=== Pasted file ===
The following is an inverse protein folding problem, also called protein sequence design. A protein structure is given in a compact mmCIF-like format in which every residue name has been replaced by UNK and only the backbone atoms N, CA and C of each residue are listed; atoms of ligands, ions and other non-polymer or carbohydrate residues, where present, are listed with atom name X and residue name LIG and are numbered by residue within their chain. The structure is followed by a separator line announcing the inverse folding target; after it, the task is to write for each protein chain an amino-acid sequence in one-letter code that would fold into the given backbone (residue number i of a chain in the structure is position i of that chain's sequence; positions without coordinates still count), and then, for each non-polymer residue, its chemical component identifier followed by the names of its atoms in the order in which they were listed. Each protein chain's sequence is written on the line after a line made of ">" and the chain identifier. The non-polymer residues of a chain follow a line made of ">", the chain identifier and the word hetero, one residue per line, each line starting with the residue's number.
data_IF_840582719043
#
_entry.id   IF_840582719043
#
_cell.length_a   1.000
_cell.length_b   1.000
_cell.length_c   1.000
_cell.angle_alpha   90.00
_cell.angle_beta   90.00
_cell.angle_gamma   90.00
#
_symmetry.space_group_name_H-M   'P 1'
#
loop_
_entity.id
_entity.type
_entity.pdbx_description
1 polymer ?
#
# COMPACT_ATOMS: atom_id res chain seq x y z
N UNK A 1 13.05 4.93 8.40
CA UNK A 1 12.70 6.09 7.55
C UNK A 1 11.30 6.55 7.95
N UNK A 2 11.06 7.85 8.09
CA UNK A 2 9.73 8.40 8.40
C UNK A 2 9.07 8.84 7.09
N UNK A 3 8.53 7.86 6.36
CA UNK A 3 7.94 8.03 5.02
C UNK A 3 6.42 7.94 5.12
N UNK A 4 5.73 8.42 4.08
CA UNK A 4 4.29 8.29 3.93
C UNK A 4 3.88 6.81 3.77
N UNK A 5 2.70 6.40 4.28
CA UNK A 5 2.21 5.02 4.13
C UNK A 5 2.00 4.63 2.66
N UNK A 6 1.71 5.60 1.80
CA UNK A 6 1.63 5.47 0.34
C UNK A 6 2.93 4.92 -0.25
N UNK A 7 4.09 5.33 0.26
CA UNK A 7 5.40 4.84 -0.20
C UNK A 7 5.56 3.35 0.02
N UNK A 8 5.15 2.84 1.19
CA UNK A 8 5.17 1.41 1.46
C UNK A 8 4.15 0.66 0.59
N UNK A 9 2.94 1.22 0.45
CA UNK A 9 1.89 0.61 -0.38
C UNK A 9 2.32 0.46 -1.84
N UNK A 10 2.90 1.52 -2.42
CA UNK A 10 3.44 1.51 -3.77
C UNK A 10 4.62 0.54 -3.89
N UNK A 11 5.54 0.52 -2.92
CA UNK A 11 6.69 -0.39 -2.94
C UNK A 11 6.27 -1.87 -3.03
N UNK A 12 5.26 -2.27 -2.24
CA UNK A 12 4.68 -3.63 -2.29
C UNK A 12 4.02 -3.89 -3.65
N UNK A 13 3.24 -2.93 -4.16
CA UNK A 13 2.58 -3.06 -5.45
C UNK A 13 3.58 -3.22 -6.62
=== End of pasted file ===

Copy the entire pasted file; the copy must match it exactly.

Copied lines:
The following is an inverse protein folding problem, also called protein sequence design. A protein structure is given in a compact mmCIF-like format in which every residue name has been replaced by UNK and only the backbone atoms N, CA and C of each residue are listed; atoms of ligands, ions and other non-polymer or carbohydrate residues, where present, are listed with atom name X and residue name LIG and are numbered by residue within their chain. The structure is followed by a separator line announcing the inverse folding target; after it, the task is to write for each protein chain an amino-acid sequence in one-letter code that would fold into the given backbone (residue number i of a chain in the structure is position i of that chain's sequence; positions without coordinates still count), and then, for each non-polymer residue, its chemical component identifier followed by the names of its atoms in the order in which they were listed. Each protein chain's sequence is written on the line after a line made of ">" and the chain identifier. The non-polymer residues of a chain follow a line made of ">", the chain identifier and the word hetero, one residue per line, each line starting with the residue's number.
data_IF_840582719043
#
_entry.id   IF_840582719043
#
_cell.length_a   1.000
_cell.length_b   1.000
_cell.length_c   1.000
_cell.angle_alpha   90.00
_cell.angle_beta   90.00
_cell.angle_gamma   90.00
#
_symmetry.space_group_name_H-M   'P 1'
#
loop_
_entity.id
_entity.type
_entity.pdbx_description
1 polymer ?
#
# COMPACT_ATOMS: atom_id res chain seq x y z
N UNK A 1 13.05 4.93 8.40
CA UNK A 1 12.70 6.09 7.55
C UNK A 1 11.30 6.55 7.95
N UNK A 2 11.06 7.85 8.09
CA UNK A 2 9.73 8.40 8.40
C UNK A 2 9.07 8.84 7.09
N UNK A 3 8.53 7.86 6.36
CA UNK A 3 7.94 8.03 5.02
C UNK A 3 6.42 7.94 5.12
N UNK A 4 5.73 8.42 4.08
CA UNK A 4 4.29 8.29 3.93
C UNK A 4 3.88 6.81 3.77
N UNK A 5 2.70 6.40 4.28
CA UNK A 5 2.21 5.02 4.13
C UNK A 5 2.00 4.63 2.66
N UNK A 6 1.71 5.60 1.80
CA UNK A 6 1.63 5.47 0.34
C UNK A 6 2.93 4.92 -0.25
N UNK A 7 4.09 5.33 0.26
CA UNK A 7 5.40 4.84 -0.20
C UNK A 7 5.56 3.35 0.02
N UNK A 8 5.15 2.84 1.19
CA UNK A 8 5.17 1.41 1.46
C UNK A 8 4.15 0.66 0.59
N UNK A 9 2.94 1.22 0.45
CA UNK A 9 1.89 0.61 -0.38
C UNK A 9 2.32 0.46 -1.84
N UNK A 10 2.90 1.52 -2.42
CA UNK A 10 3.44 1.51 -3.77
C UNK A 10 4.62 0.54 -3.89
N UNK A 11 5.54 0.52 -2.92
CA UNK A 11 6.69 -0.39 -2.94
C UNK A 11 6.27 -1.87 -3.03
N UNK A 12 5.26 -2.27 -2.24
CA UNK A 12 4.68 -3.63 -2.29
C UNK A 12 4.02 -3.89 -3.65
N UNK A 13 3.24 -2.93 -4.16
CA UNK A 13 2.58 -3.06 -5.45
C UNK A 13 3.58 -3.22 -6.62